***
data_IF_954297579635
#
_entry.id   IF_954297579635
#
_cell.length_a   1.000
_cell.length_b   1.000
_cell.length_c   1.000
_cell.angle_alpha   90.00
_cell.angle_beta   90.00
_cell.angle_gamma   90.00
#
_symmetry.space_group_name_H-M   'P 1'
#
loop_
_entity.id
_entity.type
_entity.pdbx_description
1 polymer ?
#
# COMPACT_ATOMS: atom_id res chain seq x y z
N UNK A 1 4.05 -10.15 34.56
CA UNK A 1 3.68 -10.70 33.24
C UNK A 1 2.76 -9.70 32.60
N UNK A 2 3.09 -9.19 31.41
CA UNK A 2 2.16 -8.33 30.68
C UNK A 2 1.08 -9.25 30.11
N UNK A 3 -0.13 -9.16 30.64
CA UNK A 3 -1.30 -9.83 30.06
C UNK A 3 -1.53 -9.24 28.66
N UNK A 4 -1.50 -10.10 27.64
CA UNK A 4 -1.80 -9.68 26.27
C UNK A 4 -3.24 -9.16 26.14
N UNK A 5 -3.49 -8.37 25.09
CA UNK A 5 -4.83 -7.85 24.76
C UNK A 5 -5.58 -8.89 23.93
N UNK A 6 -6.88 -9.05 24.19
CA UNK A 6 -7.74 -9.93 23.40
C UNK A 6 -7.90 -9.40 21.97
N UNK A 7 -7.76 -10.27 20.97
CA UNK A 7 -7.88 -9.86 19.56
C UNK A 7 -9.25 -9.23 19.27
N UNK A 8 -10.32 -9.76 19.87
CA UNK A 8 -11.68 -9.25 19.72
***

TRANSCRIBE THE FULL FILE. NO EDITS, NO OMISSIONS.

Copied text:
data_IF_954297579635
#
_entry.id   IF_954297579635
#
_cell.length_a   1.000
_cell.length_b   1.000
_cell.length_c   1.000
_cell.angle_alpha   90.00
_cell.angle_beta   90.00
_cell.angle_gamma   90.00
#
_symmetry.space_group_name_H-M   'P 1'
#
loop_
_entity.id
_entity.type
_entity.pdbx_description
1 polymer ?
#
# COMPACT_ATOMS: atom_id res chain seq x y z
N UNK A 1 4.05 -10.15 34.56
CA UNK A 1 3.68 -10.70 33.24
C UNK A 1 2.76 -9.70 32.60
N UNK A 2 3.09 -9.19 31.41
CA UNK A 2 2.16 -8.33 30.68
C UNK A 2 1.08 -9.25 30.11
N UNK A 3 -0.13 -9.16 30.64
CA UNK A 3 -1.30 -9.83 30.06
C UNK A 3 -1.53 -9.24 28.66
N UNK A 4 -1.50 -10.10 27.64
CA UNK A 4 -1.80 -9.68 26.27
C UNK A 4 -3.24 -9.16 26.14
N UNK A 5 -3.49 -8.37 25.09
CA UNK A 5 -4.83 -7.85 24.76
C UNK A 5 -5.58 -8.89 23.93
N UNK A 6 -6.88 -9.05 24.19
CA UNK A 6 -7.74 -9.93 23.40
C UNK A 6 -7.90 -9.40 21.97
N UNK A 7 -7.76 -10.27 20.97
CA UNK A 7 -7.88 -9.86 19.56
C UNK A 7 -9.25 -9.23 19.27
N UNK A 8 -10.32 -9.76 19.87
CA UNK A 8 -11.68 -9.25 19.72